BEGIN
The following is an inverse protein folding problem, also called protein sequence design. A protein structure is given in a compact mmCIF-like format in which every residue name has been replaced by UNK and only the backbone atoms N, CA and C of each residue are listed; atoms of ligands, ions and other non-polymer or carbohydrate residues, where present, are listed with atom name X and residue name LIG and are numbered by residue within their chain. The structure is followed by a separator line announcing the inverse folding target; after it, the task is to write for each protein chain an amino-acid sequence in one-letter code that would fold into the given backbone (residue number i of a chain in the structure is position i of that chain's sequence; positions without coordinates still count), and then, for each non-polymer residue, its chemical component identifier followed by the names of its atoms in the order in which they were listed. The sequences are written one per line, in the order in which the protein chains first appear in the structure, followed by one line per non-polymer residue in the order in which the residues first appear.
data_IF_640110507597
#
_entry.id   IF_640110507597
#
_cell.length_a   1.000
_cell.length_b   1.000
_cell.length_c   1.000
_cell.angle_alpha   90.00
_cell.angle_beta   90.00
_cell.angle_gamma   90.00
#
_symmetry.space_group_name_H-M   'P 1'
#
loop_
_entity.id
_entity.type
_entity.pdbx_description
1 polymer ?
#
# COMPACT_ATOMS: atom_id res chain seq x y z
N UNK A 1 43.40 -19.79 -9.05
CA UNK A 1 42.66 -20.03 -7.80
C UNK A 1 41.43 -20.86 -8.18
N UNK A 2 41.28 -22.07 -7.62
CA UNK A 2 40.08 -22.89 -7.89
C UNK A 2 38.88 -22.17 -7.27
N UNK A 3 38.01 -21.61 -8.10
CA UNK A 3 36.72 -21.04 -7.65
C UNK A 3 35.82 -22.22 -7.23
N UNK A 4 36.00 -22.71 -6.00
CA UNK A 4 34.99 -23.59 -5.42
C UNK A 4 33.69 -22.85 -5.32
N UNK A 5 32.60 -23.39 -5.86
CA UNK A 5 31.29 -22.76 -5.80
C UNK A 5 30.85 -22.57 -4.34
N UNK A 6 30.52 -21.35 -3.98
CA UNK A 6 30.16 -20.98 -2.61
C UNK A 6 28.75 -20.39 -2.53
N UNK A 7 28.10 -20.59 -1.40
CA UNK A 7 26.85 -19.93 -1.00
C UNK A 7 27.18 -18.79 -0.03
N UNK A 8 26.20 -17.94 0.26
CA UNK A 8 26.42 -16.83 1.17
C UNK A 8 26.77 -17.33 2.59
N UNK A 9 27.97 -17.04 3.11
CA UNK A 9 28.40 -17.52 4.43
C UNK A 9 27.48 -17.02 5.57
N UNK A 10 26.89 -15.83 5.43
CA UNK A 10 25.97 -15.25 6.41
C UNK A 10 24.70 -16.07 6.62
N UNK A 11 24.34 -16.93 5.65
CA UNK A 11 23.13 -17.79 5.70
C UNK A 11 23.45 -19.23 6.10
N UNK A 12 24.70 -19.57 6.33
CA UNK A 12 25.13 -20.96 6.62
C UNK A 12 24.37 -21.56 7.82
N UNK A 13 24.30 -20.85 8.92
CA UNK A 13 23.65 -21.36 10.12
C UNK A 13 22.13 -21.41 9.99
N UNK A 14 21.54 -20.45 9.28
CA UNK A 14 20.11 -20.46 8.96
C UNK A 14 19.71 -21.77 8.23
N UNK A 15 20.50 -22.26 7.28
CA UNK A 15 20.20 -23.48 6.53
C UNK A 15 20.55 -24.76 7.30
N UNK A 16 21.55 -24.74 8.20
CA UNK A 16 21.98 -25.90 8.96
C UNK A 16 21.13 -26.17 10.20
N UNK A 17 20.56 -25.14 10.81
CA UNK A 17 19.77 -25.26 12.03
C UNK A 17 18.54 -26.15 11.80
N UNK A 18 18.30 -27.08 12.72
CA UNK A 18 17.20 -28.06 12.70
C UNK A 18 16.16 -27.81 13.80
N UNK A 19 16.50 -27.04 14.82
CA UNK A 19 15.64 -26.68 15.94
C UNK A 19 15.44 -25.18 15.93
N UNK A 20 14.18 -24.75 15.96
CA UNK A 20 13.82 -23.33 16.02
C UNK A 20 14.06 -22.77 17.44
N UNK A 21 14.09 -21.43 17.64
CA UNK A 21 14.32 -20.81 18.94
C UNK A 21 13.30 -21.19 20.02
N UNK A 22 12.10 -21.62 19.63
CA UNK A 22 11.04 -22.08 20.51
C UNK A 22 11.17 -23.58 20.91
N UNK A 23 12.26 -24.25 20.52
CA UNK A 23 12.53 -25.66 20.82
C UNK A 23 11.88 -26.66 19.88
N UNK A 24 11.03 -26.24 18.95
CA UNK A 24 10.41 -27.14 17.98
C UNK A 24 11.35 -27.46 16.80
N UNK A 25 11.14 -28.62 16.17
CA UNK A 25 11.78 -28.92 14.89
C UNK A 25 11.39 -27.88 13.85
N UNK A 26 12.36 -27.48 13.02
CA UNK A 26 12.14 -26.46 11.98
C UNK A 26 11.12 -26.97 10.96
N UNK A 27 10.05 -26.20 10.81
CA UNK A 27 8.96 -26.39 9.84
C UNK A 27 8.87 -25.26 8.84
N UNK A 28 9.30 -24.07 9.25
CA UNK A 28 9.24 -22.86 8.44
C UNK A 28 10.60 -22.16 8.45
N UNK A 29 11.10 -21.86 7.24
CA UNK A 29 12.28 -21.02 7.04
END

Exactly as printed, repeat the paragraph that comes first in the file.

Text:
The following is an inverse protein folding problem, also called protein sequence design. A protein structure is given in a compact mmCIF-like format in which every residue name has been replaced by UNK and only the backbone atoms N, CA and C of each residue are listed; atoms of ligands, ions and other non-polymer or carbohydrate residues, where present, are listed with atom name X and residue name LIG and are numbered by residue within their chain. The structure is followed by a separator line announcing the inverse folding target; after it, the task is to write for each protein chain an amino-acid sequence in one-letter code that would fold into the given backbone (residue number i of a chain in the structure is position i of that chain's sequence; positions without coordinates still count), and then, for each non-polymer residue, its chemical component identifier followed by the names of its atoms in the order in which they were listed. The sequences are written one per line, in the order in which the protein chains first appear in the structure, followed by one line per non-polymer residue in the order in which the residues first appear.